Natural history researcher Rodrigo Salvador is out and about looking for initiatives that join science and pop culture. He did not need to venture too far in Welly to find this one, though.
When we talk about video games, we do not typically think about nature and the environment. Of course, natural environments are important in all sorts of games, from Assassin’s Creed Odyssey to The Legend of Zelda: Breath of the Wild, but usually just as a backdrop setting or as an inexhaustible source of materials for equipment-crafting.
So is it possible to give more prominence to the environment rather than to the people exploring it? Well, that’s exactly the case in Valleys Between, a new mobile game from Wellington-based studio Little Lost Fox.
In Valleys Between you create and look after a beautiful environment, with its lakes, forests, and animal residents.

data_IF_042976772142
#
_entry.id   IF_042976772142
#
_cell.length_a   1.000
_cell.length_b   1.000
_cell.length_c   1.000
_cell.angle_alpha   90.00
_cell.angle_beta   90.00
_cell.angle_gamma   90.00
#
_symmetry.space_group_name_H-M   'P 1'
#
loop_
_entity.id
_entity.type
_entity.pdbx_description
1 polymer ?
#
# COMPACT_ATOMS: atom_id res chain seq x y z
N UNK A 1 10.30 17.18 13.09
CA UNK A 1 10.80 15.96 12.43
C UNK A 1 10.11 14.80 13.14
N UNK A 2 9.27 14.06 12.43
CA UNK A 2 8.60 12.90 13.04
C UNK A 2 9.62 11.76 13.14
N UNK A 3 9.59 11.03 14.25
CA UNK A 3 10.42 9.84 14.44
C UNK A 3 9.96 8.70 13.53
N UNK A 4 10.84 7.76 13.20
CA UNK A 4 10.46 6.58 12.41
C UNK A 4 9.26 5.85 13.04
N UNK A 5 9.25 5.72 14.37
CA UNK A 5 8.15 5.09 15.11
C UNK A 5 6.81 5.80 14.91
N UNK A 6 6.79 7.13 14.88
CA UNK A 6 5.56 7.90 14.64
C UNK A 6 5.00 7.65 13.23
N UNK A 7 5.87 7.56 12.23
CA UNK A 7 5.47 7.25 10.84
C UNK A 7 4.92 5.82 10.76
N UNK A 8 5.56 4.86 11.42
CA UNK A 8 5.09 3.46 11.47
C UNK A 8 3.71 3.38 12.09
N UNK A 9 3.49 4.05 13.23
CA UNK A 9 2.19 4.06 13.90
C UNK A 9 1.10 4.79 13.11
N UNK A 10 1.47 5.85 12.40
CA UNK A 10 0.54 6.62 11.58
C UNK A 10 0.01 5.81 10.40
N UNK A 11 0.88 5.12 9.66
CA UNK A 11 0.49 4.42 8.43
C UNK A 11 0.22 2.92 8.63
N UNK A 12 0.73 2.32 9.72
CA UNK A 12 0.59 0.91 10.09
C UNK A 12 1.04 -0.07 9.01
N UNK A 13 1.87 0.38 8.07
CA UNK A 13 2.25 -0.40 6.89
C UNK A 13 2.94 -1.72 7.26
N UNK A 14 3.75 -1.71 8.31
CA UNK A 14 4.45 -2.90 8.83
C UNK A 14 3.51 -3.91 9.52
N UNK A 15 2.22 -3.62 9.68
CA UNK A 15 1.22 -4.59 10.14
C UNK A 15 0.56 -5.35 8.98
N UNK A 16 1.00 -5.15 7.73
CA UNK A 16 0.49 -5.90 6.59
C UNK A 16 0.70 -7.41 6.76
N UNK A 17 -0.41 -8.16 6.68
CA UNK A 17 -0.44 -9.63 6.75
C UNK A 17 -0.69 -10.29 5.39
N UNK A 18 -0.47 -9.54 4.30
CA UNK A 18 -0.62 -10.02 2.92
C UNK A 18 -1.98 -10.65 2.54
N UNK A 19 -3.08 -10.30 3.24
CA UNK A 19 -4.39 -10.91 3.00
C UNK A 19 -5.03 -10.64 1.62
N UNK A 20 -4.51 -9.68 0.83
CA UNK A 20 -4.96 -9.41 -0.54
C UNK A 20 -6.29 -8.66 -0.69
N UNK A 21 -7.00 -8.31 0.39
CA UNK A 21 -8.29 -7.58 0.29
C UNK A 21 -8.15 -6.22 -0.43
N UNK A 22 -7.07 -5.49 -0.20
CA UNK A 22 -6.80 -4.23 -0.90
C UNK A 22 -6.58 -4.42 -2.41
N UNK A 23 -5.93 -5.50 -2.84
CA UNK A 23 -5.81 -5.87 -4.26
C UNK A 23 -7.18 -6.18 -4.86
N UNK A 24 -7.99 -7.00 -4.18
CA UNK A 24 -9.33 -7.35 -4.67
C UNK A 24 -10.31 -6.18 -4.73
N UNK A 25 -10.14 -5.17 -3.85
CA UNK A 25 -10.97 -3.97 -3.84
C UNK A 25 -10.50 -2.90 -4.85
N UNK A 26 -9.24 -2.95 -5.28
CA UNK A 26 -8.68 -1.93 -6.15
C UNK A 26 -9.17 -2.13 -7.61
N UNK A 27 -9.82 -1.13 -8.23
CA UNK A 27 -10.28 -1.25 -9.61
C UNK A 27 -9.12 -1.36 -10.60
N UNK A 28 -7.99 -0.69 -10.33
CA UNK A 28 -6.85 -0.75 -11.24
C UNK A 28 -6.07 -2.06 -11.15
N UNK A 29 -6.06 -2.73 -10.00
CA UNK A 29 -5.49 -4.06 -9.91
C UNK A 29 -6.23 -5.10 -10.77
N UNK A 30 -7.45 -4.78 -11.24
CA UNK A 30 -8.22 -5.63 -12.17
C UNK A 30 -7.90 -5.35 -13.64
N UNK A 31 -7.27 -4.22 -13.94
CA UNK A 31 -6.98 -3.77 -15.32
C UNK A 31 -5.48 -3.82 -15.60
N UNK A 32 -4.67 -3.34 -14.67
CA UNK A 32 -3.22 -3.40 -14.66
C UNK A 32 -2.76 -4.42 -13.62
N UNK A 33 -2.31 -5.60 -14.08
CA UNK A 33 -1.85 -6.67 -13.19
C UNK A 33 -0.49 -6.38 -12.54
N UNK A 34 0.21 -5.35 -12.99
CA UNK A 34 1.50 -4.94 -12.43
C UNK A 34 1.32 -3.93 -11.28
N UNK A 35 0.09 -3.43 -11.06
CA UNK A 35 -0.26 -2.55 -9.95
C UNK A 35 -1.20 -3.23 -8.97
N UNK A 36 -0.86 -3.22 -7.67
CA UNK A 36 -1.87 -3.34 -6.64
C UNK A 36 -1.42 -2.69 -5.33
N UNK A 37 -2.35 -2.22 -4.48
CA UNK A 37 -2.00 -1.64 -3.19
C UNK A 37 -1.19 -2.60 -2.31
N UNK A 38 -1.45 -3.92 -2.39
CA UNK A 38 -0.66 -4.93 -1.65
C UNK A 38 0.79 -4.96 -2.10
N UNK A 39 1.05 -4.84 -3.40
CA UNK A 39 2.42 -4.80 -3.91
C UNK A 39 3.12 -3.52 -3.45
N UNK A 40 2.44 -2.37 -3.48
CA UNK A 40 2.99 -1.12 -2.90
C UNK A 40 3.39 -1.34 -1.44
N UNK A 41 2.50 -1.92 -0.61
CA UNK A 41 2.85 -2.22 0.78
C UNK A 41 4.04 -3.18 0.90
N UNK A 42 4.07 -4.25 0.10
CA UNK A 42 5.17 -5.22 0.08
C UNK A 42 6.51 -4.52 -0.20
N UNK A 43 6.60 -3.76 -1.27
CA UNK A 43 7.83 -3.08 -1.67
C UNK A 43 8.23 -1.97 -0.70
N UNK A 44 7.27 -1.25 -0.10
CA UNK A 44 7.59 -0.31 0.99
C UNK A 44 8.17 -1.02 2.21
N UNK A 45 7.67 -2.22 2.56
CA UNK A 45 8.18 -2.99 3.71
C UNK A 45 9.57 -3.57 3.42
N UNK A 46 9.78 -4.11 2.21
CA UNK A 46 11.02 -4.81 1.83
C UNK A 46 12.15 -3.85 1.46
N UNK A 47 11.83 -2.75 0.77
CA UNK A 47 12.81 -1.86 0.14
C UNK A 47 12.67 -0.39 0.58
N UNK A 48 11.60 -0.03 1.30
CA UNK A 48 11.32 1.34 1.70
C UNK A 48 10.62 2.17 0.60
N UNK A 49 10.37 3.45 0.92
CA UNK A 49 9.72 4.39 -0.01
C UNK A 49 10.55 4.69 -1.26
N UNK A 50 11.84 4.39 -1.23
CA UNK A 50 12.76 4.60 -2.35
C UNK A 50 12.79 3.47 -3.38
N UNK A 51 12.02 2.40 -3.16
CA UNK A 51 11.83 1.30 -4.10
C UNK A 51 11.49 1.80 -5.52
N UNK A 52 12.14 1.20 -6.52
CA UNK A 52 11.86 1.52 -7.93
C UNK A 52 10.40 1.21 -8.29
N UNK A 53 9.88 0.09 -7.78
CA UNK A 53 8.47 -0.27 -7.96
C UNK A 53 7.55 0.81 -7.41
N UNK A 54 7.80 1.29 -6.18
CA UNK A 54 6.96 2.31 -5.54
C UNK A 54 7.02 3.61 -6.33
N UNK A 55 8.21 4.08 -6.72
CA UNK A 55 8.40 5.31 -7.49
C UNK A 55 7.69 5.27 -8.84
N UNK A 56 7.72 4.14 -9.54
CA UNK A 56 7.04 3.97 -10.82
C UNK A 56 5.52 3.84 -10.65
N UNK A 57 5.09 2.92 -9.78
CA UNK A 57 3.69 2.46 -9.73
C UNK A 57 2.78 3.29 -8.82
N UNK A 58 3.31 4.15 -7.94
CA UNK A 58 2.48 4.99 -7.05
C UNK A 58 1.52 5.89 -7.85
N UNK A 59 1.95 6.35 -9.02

According to producer and game designer Niamh Fitzgerald, the team “wanted to explore ways to get people thinking about environmental issues”.
To design the game, they started from real-world ecological concepts and then broke them down to basic components that work well in a game. So while rooted in ecology, there are no compromises in gameplay and enjoyability.
But “the game wouldn’t be very fun without something challenging you,” says Fitzgerald, so they added the dark side of human influence on the environment. Your virtual world will be threatened by factories and pollutants and the designers’ intention is for players to build a strong enough connection to the environment so they will want to protect it.
Fitzgerald kindly wrote an article for the Journal of Geek Studies, detailing the game’s ideas and concepts, as well as its development and gameplay mechanics.
Typically, games remain distant from environmental issues and conservation and I’ve argued before that these two things should be brought closer, so this latent potential could be explored.
Thus it is a breath of fresh air to see that Valleys Between is not only well tuned to those issues, but actually thrives on them. One can only hope this is the first of many games that will help to increase environmental awareness among the players.